Eating Disorders and Trauma: Speaking With Dr. Anita Federici

"Approximately 30% of individuals with an eating disorder have a history of childhood sexual abuse. When the body has been the source of the trauma, one invariably struggles to find comfort in their own skin, and some will reject and hate the body and themselves as a result of the trauma."

Dr. Anita Federici is a Clinical Psychologist and the Owner of the Centre for Psychology and Emotion Regulation, a private practice specializing in the assessment and treatment of eating disorders, personality disorders, and trauma. She is a registered member of the College of Psychologists of Ontario and the elected Co-Chair for the Suicide and DBT Special Interest Group for the Academy for Eating Disorders. Anita has an established reputation for her work as a therapist, clinical trainer, researcher, program director, and consultant. She has provided clinical training and program development for numerous hospitals and organizations in North America. In 2019, she was awarded Business Woman of the Year by the Meridian Women of Excellence Committee. Dr. Federici is a recognized authority on eating disorder treatment and dialectical behaviour therapy (DBT). Her work has been presented at international conferences and published in peer-reviewed journals and invited book chapters.

SWY: Can you tell us a little bit about yourself and the way you came into this work?

AF: I am a clinical psychologist practicing in Midland, Ontario. I have been working in the field of eating disorders, personality disorders, and trauma for the past twenty years. I didn’t know I was going to go into psychology at first. I went to university later in my life and just enjoyed learning. My undergraduate degree was in health sciences, as was my master’s degree at U of T. I was accepted into a medical sciences program tied to the eating disorders unit at Toronto General Hospital and I really connected with that work. Eating disorders are very misunderstood and complex and our treatments still have a long way to go in terms of effectiveness and recovery rates. When I began working at CAMH during my PhD, I worked with the DBT team in the Borderline Personality Disorders Clinic and really loved it. As I explain below, DBT is designed for those with multiple problem behaviours and has been superior to any other treatment modality I have been trained in over the years.

SWY: One of the types of therapy you specialize in is DBT - Can you tell us more about this kind of therapy and how it works?

AF: DBT is a really incredible treatment model. It was originally designed for those suffering from chronic suicidal and self-harming behaviours and because it was so successful, the treatment evolved as a way of helping anyone struggling with emotion regulation difficulties. In DBT, the overarching theory is that problematic behaviours (e.g., self-harm, eating disorders, substance use) are caused by problems with the way a person regulates or manages emotion.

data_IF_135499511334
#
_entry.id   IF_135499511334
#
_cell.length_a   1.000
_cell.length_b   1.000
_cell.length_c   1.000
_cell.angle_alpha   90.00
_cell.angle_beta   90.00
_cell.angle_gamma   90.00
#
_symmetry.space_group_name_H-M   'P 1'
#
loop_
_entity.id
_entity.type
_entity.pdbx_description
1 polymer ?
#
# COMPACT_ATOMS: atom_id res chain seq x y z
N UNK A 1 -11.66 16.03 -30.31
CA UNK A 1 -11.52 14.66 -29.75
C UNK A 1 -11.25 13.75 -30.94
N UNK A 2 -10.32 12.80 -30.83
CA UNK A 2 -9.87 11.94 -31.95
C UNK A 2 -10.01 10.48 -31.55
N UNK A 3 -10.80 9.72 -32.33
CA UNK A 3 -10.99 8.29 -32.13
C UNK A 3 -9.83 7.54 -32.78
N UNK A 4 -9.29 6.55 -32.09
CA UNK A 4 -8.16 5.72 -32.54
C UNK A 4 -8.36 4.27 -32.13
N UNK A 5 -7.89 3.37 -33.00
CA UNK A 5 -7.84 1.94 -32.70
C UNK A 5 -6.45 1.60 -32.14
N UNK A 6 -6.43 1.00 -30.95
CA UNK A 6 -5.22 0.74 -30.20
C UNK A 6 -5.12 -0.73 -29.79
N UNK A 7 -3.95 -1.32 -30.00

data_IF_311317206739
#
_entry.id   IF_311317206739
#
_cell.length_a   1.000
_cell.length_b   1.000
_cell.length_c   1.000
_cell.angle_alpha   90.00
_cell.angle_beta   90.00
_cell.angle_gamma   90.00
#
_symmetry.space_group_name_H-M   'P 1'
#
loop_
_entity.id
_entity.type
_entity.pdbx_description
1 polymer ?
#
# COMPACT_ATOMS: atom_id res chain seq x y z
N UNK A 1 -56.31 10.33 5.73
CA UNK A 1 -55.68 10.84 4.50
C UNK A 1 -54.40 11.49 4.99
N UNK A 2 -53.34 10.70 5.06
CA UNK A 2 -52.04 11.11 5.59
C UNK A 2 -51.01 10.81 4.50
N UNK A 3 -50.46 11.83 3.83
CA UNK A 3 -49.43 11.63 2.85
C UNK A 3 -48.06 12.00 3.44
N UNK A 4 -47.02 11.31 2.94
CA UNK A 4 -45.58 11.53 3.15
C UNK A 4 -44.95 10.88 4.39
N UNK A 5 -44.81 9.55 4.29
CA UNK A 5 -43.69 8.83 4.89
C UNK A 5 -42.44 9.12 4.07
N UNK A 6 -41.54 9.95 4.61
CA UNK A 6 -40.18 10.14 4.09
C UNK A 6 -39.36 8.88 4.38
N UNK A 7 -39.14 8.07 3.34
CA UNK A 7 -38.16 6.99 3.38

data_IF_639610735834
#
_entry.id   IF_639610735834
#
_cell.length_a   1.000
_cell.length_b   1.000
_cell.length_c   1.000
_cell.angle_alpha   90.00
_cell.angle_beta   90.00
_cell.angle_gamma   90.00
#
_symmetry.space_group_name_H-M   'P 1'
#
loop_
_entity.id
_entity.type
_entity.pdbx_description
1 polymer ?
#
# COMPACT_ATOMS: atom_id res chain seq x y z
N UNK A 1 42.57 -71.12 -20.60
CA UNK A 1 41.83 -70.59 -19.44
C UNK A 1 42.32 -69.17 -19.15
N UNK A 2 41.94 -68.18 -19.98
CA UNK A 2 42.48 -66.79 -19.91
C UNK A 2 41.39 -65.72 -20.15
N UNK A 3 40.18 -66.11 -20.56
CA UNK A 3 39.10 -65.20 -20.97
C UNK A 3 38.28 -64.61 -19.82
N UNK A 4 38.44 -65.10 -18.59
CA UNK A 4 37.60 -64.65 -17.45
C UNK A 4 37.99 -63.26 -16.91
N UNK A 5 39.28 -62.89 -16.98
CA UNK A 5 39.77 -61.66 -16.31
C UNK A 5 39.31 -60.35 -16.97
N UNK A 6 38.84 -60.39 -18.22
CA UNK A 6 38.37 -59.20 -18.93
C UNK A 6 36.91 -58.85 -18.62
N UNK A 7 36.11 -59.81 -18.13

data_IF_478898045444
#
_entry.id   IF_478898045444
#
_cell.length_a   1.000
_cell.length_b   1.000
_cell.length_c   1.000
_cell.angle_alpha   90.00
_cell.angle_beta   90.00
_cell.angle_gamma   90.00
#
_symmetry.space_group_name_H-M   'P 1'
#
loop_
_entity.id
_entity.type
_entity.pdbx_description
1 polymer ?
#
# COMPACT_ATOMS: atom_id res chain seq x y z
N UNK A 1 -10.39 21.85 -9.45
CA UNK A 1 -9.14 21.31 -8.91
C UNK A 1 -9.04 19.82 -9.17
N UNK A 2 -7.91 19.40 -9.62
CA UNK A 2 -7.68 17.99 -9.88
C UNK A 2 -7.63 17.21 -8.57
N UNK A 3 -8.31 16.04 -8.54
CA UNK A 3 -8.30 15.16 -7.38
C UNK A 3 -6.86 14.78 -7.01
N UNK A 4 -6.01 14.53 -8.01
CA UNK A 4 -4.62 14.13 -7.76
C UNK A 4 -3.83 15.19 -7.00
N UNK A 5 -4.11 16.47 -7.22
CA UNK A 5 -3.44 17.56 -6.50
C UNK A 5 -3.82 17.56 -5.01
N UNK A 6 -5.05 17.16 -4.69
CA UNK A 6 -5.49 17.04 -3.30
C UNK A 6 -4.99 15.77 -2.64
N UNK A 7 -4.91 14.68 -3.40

When people participate in standard DBT, they work with a highly trained team of clinicians for one year, where they receive weekly DBT individual therapy, attend weekly DBT skills training groups, have access to telephone skills coaching, and where the team meets weekly to maintain adherence to the treatment model. We work with individuals and families to teach key skills in four areas: mindfulness, distress tolerance, emotion regulation, and interpersonal effectiveness. There is also evidence that for some individuals, shorter doses of DBT may be effective.

SWY: What are the benefits of DBT for helping one overcome and heal from childhood abuse and trauma?

AF: Childhood abuse deeply impacts the way a person views themselves and the world, damages one’s sense of safety and trust, impairs emotion regulation, and can result in PTSD, suicidal and self-injurious behaviours, substance use, and other disorders as the person struggles to survive and cope. Due to its comprehensive nature, DBT is ideally suited for those struggling in these ways.

Some of the benefits of participating in DBT are:

  • Learning how to get out of crisis/survival mode

  • Eliminating suicidal and self-harming behaviour

  • Learning how to regulate intense emotions

  • Developing skills that help people set healthy limits, get out of toxic relationships, and build healthy connections with others

  • Developing skills to reduce black-and-white thinking patterns

  • Building skills to help the mind stay in the present moment (instead of worrying about the future or getting stuck in the past)

  • Gaining self-empowerment through non-judgmental and self-compassion skills

SWY: Often times, survivors of abuse have difficulty regulating their emotions - Can you explain what emotional regulation is and how it can change one’s psychological wellbeing?

AF: The ability to regulate emotion means that a person can identify what they are feeling, can validate their emotions (e.g., they don’t judge, criticize, or shut down), has skills that allow them to moderate intense feelings (so they don’t become destructive), and can be effective in communicating what they need and feel. Many people with child abuse histories struggle in these areas. It is also extremely difficult to feel safe or grounded if emotions are not stable.

There is growing research that shows differences in the brains of those with posttraumatic stress disorder (PTSD). Those with PTSD show more activation in the part of the brain that controls our emotions. In fact, imaging studies have shown that the amygdala, the part of the brain related to fight-flight-freeze responses, is significantly larger in those with PTSD. This means that a person is much more likely to respond emotionally to triggering situations. Those struggling with emotion dysregulation also tend to either be under controlled (e.g., impulsive, self-destructive, angry outbursts) or overcontrolled (e.g., feeling very little emotion, socially isolated, not open to new experiences). Depending on how a person presents, we have different evidence-based treatments to help a person find ways to regulate emotion and build a life that is more stable and comforting.